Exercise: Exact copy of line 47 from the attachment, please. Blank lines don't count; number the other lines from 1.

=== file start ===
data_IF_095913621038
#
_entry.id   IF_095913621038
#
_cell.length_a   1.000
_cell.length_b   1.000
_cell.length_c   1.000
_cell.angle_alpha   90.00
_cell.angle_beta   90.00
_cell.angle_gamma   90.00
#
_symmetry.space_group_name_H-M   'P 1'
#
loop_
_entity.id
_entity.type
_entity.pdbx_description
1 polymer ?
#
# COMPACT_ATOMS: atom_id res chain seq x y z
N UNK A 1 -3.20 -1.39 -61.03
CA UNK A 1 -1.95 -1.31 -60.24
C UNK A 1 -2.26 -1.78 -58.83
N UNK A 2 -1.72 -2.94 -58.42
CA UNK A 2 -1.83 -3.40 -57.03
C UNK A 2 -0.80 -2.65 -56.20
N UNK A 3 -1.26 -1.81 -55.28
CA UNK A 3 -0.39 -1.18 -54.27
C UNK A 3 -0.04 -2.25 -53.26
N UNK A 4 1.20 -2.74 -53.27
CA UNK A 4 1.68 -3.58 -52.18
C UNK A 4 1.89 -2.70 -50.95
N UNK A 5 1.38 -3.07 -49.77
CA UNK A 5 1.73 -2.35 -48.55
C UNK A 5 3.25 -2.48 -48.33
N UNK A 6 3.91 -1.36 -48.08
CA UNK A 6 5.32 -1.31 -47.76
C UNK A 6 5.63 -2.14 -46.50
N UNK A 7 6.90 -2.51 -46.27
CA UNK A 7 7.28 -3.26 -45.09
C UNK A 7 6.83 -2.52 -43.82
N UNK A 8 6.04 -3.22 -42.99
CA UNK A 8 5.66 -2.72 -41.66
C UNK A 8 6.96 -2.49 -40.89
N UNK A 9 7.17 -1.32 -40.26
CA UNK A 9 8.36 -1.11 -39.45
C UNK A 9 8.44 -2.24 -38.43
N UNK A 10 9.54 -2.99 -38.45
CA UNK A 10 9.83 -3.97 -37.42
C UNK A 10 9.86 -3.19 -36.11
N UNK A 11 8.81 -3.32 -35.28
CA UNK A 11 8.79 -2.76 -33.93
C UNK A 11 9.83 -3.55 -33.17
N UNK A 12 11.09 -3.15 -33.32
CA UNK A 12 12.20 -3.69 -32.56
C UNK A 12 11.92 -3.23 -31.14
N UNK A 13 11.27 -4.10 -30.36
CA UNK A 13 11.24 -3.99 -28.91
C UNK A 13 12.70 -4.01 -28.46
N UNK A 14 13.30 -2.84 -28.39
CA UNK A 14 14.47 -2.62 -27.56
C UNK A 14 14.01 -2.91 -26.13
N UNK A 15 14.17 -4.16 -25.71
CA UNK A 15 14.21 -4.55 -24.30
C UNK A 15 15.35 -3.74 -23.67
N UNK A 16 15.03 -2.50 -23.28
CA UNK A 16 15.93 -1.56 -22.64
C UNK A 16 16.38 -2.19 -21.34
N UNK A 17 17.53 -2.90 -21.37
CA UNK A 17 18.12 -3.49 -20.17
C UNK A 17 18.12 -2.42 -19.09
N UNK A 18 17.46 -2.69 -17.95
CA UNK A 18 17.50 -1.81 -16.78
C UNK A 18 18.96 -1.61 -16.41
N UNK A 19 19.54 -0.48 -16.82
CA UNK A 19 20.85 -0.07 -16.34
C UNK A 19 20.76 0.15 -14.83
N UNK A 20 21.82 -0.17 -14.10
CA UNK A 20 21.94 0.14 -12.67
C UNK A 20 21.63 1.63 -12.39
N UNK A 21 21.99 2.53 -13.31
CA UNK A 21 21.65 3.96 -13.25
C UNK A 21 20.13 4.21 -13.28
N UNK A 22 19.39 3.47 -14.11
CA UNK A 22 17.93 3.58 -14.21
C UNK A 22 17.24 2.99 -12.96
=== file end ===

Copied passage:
C UNK A 9 8.44 -2.24 -38.43